Yesterday’s Enemy (1959)

yest1.jpgAs if smarting from the critical and political fallout from previous war film The Camp on Blood Island (which nonetheless struck a chord with the British public and became a big financial success), Hammer followed with Yesterday’s Enemy, a fascinating anti-war film that perhaps atoned for the excesses of the earlier effort by showing that the British could commit war-crimes too. Indeed, it could be argued that this film casts the Japanese in a better light than the Allied soldiers- its agenda simply what it describes as ‘total war’; that civilized codes of conduct or morals of right and wrong in a bloody conflict can seem pointless and ironic.

Both The Camp on Blood Island and Yesterday’s Enemy were directed by Val Guest and they do make an utterly fascinating double-bill, two sides of the same coin perhaps. From the more sophisticated vantage-point of 2018 they both remain provocative, challenging and surprising: however, it is clear that Yesterday’s Enemy is the more measured and intelligent of the two, and far less exploitative. It could easily be argued that it is, in fact, one of the finest anti-war films ever  made-  certainly one of the most forgotten/lost ‘classic’s of its genre.

yest2The film follows the last survivors of a British Army Brigade struggling behind enemy lines in the depths of a Burmese jungle who chance upon a small village and a group of Japanese soldiers  led by an officer who is killed holding a folder of maps and plans. After the frantic battle the British CO, Captain Langford (a powerful performance from Stanley Baker which was rewarded by a BAFTA nomination) realises that the maps if deciphered could hold the key to military operations in the jungle. Langton threatens a captured Burmese spy who was working with the Japanese and executes two of the villagers to prove his threats are real.  While some of the brigade are satisfied that Langfords methods are warranted,  such as the loyal Sgt Mackenzie (Gordon Jackson), others, notably the civilian Padre (Guy Rolfe) and a journalist trapped with them (Leo McKern) object to Langford flagrantly ignoring the Geneva Convention.  Time is running out, however, as Japanese forces looking for their senior officer descend on the village and begin to use similar methods to find out what the British know of their plans and their missing officer.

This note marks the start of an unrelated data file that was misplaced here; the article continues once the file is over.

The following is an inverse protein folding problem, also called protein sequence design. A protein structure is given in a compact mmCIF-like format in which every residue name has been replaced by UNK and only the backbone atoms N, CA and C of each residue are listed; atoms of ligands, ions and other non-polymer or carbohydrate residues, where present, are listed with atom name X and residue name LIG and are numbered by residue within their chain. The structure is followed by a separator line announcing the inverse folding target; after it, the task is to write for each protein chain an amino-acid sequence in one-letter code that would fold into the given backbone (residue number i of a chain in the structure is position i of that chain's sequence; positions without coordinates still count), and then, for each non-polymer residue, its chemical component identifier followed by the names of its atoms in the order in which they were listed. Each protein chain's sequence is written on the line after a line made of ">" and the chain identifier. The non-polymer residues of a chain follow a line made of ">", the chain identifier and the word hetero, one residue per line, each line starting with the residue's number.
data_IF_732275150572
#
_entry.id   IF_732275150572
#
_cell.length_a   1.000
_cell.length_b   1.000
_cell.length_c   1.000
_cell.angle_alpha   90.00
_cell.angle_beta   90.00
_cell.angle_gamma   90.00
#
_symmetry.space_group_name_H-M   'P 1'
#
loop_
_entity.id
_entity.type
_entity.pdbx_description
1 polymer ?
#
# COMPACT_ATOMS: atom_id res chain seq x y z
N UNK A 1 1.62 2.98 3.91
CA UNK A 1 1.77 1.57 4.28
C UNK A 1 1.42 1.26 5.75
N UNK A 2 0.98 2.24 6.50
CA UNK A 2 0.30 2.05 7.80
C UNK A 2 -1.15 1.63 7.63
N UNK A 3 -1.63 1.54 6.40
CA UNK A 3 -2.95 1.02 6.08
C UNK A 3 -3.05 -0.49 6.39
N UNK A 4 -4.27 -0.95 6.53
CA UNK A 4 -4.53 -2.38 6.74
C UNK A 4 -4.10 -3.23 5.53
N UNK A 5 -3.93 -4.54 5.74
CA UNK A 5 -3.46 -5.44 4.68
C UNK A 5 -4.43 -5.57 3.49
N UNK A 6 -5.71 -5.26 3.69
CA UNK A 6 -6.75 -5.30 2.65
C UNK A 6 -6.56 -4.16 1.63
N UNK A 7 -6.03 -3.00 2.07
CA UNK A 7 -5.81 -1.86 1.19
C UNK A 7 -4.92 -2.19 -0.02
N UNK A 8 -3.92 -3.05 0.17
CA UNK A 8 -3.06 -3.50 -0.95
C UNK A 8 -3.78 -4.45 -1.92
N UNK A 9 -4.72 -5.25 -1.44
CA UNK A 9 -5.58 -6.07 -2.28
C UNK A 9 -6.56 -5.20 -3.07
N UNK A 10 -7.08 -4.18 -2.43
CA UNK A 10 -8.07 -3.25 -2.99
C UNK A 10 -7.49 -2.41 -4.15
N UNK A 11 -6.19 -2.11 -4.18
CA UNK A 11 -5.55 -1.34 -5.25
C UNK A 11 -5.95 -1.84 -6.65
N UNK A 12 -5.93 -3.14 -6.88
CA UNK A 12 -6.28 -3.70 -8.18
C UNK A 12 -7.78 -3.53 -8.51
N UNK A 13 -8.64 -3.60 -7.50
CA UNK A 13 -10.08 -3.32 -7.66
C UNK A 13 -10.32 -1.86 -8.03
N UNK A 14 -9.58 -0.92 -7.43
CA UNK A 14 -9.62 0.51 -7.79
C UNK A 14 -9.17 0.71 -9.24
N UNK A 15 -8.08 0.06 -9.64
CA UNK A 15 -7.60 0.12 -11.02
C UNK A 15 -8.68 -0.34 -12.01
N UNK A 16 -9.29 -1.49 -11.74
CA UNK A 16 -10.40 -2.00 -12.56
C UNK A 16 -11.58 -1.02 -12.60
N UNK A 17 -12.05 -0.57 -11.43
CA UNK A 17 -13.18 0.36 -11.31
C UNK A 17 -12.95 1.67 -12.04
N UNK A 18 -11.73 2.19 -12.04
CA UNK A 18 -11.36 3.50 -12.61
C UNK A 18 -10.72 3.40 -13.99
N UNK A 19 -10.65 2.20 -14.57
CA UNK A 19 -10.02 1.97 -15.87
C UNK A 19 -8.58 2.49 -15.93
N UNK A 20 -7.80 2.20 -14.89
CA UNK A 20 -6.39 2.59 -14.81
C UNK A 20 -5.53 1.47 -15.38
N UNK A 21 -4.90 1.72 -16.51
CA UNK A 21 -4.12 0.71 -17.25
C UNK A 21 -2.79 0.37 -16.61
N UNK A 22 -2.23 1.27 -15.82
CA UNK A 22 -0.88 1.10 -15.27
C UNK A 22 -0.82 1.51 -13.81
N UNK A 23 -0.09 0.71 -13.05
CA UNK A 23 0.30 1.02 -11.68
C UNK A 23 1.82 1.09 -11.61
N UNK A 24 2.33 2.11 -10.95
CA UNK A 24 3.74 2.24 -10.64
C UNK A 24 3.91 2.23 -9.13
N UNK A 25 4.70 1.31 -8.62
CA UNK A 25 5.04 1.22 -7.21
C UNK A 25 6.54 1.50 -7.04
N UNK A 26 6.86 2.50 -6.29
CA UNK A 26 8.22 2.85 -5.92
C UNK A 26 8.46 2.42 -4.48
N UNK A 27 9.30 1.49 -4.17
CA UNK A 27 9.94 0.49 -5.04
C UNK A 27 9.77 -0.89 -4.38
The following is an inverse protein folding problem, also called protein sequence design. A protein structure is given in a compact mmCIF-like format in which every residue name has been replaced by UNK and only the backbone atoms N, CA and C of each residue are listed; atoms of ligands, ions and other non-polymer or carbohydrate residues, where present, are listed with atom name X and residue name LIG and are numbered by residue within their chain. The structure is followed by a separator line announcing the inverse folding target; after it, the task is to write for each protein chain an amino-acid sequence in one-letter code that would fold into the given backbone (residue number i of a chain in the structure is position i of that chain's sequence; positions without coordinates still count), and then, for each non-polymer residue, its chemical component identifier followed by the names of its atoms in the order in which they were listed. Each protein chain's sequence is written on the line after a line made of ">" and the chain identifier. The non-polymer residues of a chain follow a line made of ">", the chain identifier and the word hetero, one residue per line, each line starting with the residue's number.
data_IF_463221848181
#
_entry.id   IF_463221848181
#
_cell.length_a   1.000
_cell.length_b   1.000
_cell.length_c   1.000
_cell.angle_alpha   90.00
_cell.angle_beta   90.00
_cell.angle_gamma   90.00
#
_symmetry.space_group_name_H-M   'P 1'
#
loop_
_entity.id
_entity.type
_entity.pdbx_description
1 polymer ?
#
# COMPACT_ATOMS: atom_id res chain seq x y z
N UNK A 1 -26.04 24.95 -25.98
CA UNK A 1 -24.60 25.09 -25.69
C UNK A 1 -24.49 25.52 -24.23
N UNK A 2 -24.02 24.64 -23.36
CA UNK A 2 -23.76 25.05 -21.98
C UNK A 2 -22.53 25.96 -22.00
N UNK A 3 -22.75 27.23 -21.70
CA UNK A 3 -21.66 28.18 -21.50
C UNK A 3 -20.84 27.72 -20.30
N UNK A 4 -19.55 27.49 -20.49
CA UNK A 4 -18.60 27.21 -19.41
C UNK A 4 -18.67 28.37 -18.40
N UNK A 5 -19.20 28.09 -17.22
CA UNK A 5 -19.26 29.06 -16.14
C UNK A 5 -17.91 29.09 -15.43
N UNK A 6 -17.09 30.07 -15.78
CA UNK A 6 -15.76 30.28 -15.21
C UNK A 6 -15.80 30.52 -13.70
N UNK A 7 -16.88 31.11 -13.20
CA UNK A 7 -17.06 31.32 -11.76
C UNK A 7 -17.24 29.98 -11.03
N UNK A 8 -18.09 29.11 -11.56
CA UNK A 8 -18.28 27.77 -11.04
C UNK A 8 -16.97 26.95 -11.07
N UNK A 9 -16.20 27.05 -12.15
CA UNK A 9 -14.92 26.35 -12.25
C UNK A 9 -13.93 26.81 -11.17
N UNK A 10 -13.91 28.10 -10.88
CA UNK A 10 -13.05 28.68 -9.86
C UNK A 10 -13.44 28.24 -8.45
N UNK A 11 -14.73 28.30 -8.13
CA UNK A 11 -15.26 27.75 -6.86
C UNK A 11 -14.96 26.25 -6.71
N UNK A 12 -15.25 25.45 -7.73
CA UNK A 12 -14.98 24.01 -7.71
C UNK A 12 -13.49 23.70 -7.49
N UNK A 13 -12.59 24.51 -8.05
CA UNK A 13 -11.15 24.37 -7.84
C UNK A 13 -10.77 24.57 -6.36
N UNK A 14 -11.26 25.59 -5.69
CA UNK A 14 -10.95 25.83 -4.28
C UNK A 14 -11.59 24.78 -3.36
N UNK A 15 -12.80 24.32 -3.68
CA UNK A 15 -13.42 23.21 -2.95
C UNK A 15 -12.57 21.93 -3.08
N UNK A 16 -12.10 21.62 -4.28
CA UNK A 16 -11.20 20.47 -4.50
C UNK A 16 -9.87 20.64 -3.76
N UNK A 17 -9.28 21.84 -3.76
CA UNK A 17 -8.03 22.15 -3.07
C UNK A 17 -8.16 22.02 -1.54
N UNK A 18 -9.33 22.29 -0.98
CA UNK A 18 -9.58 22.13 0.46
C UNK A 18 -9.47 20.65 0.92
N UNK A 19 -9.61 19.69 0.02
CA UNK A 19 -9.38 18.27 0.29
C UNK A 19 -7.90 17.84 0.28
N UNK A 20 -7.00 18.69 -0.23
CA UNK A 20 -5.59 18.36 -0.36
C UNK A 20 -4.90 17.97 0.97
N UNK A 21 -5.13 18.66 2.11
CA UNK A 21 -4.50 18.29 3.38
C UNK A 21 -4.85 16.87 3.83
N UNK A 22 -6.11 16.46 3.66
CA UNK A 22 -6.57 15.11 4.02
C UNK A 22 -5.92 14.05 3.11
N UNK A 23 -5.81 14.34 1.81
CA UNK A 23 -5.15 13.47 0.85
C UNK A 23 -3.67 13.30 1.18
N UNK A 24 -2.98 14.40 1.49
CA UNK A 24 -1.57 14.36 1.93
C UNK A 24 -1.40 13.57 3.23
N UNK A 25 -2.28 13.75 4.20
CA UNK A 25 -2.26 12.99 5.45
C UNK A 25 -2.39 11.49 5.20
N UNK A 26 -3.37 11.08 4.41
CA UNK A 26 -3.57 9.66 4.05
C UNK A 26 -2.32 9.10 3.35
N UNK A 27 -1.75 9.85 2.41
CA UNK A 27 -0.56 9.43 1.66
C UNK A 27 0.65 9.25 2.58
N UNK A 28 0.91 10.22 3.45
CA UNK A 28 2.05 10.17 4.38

The film has several surprising twists and turns and builds its tension throughout, with an excellent ensemble cast delivering great performances and really ensuring the tension and sense of moral as well as physical conflict. The final denouncement is terribly bleak and inevitable, which delivers a dark message about the grim realities and futility of war. It is a brilliant and powerful anti-war film and yes, one I had never seen before, demonstrating again the importance of box-set releases such as this. These Hammer box-sets from Indicator continue to deliver surprises and quality and ensure that Hammer’s legacy is not wholly predicated on the studios Gothic horror output.

 

4 thoughts on “Yesterday’s Enemy (1959)

  1. A really good movie that raises lots of interesting if difficult questions. The ease with which it switches and twists plot and perspective is impressive.

  2. Alastair Savage

    That is astonishing. I had no idea that such a bleak portrayal of the jungle war existed. Do you know how the public responded to this film? Was there a backlash?

    1. Well it wasn’t particularly successful with the public although the critics liked it (and Baker himself was rewarded with a BAFTA nomination and probably should have won). I think it was just too soon after the war (just fourteen years, remember) for people to look back on the war in such a bleak light. Considering the financial success of the earlier exploitation film The Camp on Blood Island, audiences much preferred the good guys noble and decent and the bad guys as evil and one-dimensional as possible. But Yesterday’s Enemy has certainly aged better. It is a great pity it has been so forgotten though- hopefully this disc release will be a part in rectifying that.

  3. Pingback: The Terror of the Tongs (1960) – the ghost of 82

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